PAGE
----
Israel’s Health Ministry on Wednesday evening denied giving the go-ahead for Israel Railways to begin running trains, only hours after the Transportation Ministry announced that limited intercity service would begin on Sunday.
Israel’s rail network shut down in March as part of the government’s efforts to stem the spread of the novel coronavirus.
According to a statement on Israel Railways’ website announcing the resumption of train services, riders would have to undergo temperature checks before being allowed to enter stations and would be required to wear a face mask and maintain a distance of two meters from other passengers.
However, responding to the announcement, Health Ministry Director-General Moshe Bar Siman-Tov said on Wednesday evening that the move — which would have eased the commutes of workers returning to their jobs following the lifting of many of coronavirus-related restrictions earlier this month — had not actually received final authorization from his ministry.
Bar Siman-Tov added that the Health Ministry had only approved the framework for resuming services, not the timing.
In response, Transportation Minister Bezalel Smotrich tweeted Bar Siman-Tov’s letter as well as a copy of a second letter from Bar Siman-Tov’s deputy, Itamar Grotto, which he said had provided authorization to restart train services.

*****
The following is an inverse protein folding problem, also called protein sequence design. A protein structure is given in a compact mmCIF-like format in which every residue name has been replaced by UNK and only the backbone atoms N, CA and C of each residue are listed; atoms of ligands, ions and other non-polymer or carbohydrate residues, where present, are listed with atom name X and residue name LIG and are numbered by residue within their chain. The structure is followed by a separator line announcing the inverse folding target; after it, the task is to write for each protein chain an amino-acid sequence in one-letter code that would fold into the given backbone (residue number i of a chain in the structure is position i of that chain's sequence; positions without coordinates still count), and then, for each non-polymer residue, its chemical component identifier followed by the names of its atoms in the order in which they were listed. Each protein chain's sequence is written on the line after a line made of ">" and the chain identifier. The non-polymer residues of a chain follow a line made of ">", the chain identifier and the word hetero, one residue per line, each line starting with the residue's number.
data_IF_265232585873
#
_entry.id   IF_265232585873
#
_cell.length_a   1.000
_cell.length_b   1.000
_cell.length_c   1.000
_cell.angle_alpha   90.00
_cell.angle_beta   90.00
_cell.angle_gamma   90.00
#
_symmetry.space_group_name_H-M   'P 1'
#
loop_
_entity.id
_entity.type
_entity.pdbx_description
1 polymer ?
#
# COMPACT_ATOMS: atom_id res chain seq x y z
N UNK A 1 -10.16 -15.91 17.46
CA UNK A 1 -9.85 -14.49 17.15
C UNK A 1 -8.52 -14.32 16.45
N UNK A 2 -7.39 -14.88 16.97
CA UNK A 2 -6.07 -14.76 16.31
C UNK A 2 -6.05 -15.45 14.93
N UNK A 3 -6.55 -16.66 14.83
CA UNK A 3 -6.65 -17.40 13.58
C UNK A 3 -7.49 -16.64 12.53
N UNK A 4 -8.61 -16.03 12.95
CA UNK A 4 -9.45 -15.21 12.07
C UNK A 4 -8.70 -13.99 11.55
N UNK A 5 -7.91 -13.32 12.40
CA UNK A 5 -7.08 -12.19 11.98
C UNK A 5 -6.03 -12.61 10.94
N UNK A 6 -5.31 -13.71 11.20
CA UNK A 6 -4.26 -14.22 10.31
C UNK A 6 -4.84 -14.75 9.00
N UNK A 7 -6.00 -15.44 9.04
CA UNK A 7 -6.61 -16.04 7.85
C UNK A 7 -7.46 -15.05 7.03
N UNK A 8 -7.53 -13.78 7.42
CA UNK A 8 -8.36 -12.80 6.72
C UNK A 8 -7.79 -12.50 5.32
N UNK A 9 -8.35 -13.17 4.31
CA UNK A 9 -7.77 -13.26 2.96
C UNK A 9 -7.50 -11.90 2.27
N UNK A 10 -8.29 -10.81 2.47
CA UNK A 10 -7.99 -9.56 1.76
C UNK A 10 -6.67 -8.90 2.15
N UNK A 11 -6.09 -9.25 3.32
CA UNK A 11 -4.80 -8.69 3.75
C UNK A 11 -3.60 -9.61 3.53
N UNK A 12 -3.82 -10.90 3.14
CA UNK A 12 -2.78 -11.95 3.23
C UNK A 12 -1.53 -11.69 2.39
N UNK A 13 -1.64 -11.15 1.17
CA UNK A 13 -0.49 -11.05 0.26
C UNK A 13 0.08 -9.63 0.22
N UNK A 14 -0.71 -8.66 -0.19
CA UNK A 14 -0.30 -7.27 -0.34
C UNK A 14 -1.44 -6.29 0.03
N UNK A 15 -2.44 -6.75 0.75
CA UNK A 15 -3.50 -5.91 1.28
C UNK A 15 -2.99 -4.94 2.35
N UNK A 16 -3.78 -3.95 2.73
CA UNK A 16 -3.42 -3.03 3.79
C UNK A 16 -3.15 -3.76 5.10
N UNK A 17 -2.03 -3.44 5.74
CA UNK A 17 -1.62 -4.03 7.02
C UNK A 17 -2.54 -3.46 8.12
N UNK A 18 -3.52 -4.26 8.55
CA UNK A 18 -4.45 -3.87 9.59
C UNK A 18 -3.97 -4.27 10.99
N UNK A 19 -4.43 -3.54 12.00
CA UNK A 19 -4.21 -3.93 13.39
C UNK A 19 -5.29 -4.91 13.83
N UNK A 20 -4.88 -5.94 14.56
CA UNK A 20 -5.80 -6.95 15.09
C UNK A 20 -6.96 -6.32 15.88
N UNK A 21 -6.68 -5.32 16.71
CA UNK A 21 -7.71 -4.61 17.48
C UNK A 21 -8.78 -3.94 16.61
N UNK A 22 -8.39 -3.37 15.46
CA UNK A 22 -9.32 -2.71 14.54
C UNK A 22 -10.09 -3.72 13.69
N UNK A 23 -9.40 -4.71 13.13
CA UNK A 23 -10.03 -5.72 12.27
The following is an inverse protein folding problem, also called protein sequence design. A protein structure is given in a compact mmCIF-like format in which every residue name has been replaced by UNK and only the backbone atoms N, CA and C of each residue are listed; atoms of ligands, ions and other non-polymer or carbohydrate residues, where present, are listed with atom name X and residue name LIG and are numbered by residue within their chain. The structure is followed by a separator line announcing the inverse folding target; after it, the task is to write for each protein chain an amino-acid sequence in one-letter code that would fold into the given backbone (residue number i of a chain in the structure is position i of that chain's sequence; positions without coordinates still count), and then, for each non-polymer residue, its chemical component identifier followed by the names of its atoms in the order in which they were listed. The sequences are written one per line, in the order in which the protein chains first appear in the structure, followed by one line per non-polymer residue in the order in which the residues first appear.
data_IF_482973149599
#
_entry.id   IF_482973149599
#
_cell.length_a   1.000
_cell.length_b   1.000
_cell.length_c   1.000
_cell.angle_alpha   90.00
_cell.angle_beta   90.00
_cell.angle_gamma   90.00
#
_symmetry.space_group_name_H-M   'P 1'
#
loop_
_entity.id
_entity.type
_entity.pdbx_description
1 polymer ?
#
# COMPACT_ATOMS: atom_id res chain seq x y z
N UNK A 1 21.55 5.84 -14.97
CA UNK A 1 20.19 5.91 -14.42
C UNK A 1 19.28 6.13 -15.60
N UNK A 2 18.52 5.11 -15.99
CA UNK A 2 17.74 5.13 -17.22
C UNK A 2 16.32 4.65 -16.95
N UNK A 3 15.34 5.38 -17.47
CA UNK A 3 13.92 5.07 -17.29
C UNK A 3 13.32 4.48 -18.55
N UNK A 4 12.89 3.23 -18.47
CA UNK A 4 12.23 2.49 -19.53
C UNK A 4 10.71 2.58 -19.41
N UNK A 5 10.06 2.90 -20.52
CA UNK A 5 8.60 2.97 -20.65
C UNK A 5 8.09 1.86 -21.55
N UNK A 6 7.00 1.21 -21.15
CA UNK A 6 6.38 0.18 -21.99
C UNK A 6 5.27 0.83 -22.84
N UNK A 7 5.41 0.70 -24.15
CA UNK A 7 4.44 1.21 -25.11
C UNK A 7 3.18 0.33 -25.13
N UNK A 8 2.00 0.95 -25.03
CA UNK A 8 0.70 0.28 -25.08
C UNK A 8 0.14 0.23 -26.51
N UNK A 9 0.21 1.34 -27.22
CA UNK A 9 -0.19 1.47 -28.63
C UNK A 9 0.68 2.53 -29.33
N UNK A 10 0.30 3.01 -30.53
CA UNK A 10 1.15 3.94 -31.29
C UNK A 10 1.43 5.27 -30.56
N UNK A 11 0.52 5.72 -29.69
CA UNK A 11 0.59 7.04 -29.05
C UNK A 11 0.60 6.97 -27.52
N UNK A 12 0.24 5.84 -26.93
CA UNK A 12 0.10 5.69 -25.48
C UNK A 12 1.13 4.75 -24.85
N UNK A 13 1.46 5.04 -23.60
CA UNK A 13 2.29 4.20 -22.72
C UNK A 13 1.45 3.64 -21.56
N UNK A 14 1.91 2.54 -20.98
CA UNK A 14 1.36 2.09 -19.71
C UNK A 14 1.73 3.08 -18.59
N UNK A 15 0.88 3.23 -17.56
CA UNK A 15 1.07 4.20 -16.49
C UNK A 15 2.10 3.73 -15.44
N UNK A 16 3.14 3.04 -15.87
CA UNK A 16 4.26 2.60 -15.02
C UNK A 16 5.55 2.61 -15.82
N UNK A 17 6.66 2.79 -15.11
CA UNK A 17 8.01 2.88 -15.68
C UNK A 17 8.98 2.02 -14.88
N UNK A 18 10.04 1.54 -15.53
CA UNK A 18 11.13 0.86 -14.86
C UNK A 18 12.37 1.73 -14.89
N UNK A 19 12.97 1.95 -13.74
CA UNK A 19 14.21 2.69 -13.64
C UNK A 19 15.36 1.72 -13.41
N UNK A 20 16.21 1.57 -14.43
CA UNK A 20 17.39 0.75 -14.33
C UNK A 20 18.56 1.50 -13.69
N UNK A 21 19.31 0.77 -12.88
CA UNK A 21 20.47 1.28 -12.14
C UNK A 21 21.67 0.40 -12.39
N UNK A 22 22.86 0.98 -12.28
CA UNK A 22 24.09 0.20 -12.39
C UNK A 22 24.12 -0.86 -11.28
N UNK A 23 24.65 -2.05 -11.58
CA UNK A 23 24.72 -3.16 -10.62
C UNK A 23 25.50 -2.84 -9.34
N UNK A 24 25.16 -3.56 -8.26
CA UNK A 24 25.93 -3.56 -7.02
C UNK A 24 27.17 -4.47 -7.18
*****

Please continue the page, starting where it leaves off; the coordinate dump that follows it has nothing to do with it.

Complaining about health authorities’ “disrespect and lack of seriousness,” he said that he was unsure “which Health Ministry to believe.”
Bar Siman-Tov subsequently apologized to Smotrich and the public for the “misunderstanding” relating to resumption of train services, but added: “Unfortunately, we are still not at the stage where we can allow gatherings in such great numbers and crowding.”
It was not immediately clear whether train service will in fact resume on Sunday.
According to the initial statement from Israel Railways, once they resume, trains will operate Sunday through Thursday from 5 a.m. to midnight.
However, not all lines would initially be operational. Lines not operating would include Beit Shemesh-Jerusalem and Beersheba North-Dimona. Several other lines would be closed at night. (Full list in Hebrew.)
A number of stations would also initially be closed, including but not limited to Jerusalem Zoo, Jerusalem Malha, Bnei Brak, Kfar Saba Nordau, Netanya Sapir, Dimona, Raanana West and Herzliya.
“With the return of rail traffic, we will continue to accelerate the project of converting the rail network to electricity, a project that will enable us to improve the service and operate electric, quiet and environmentally friendly trains,” Israel Railways said in its statement, referring to work electrifying the tracks undertaken during the shutdown.
Smotrich came under fire earlier this week when there were long lines and overcrowded conditions at bus stations as soldiers returned to their bases after the weekend, using public transportation routes still running at a limited capacity due to the pandemic.
Buses in Israel are limiting the numbers of passengers leading to insane overcrowding in the bus station while waiting.
Theater of the absurd. https://t.co/X2S0NVuUcB
— Amy Spiro (@AmySpiro) May 10, 2020
On Sunday, Smotrich inaugurated an extension of the Jerusalem-Tel Aviv high-speed train, which was fast-tracked during the rail system closure.
Times of Israel staff contributed to this report.